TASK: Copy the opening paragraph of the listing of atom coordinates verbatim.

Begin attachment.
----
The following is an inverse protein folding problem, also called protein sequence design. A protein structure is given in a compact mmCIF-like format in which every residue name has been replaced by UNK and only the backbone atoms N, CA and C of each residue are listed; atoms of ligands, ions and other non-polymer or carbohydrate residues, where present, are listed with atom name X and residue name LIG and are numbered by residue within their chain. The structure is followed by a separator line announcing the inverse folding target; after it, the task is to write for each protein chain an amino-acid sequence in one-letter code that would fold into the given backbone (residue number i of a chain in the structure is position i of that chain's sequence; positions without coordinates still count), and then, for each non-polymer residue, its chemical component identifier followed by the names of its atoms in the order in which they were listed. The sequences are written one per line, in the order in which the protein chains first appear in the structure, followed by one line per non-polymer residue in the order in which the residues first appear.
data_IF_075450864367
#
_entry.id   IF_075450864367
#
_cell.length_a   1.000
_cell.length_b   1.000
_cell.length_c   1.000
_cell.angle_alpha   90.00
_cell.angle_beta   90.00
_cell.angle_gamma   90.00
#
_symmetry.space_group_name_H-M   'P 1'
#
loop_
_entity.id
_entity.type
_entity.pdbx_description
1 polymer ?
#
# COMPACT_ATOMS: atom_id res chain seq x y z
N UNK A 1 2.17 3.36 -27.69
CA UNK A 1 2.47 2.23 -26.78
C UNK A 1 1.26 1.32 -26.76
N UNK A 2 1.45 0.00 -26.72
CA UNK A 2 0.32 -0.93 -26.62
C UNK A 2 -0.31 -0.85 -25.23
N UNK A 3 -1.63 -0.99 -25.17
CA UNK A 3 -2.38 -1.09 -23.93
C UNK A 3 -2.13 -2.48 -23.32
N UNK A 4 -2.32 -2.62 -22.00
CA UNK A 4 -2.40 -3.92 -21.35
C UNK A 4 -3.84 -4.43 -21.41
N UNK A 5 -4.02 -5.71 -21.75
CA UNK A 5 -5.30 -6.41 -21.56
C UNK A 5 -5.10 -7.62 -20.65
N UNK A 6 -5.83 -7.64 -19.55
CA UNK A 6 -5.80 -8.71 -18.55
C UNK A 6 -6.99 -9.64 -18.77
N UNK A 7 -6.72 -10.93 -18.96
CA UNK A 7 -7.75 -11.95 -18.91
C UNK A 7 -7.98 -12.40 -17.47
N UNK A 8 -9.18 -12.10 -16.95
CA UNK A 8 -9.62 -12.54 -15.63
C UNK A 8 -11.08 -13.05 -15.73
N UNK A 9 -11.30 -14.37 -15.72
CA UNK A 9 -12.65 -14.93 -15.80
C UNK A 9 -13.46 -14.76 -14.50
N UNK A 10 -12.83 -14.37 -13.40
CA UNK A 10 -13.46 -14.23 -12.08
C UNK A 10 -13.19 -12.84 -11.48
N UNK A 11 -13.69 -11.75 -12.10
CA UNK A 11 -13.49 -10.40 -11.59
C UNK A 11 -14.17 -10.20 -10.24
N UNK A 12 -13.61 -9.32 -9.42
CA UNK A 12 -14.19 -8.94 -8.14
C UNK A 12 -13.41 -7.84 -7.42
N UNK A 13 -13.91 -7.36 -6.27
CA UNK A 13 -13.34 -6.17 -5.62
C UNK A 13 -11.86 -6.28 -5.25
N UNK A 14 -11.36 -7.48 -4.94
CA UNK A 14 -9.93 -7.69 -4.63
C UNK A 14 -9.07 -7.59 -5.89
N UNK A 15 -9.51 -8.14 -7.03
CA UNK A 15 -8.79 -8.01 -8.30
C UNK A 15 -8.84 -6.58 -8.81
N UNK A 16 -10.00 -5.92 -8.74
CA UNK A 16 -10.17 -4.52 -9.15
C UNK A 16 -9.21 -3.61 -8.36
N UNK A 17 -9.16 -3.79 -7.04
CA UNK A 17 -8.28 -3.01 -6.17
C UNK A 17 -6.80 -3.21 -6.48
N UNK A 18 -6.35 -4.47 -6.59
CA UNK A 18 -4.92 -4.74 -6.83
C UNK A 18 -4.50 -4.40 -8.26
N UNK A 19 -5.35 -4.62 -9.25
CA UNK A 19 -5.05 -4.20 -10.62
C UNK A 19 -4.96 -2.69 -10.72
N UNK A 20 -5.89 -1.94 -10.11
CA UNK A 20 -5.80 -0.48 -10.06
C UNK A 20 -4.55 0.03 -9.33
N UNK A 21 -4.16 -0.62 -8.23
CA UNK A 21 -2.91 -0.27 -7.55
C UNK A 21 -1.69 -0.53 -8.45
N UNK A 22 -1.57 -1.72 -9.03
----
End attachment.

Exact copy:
The following is an inverse protein folding problem, also called protein sequence design. A protein structure is given in a compact mmCIF-like format in which every residue name has been replaced by UNK and only the backbone atoms N, CA and C of each residue are listed; atoms of ligands, ions and other non-polymer or carbohydrate residues, where present, are listed with atom name X and residue name LIG and are numbered by residue within their chain. The structure is followed by a separator line announcing the inverse folding target; after it, the task is to write for each protein chain an amino-acid sequence in one-letter code that would fold into the given backbone (residue number i of a chain in the structure is position i of that chain's sequence; positions without coordinates still count), and then, for each non-polymer residue, its chemical component identifier followed by the names of its atoms in the order in which they were listed. The sequences are written one per line, in the order in which the protein chains first appear in the structure, followed by one line per non-polymer residue in the order in which the residues first appear.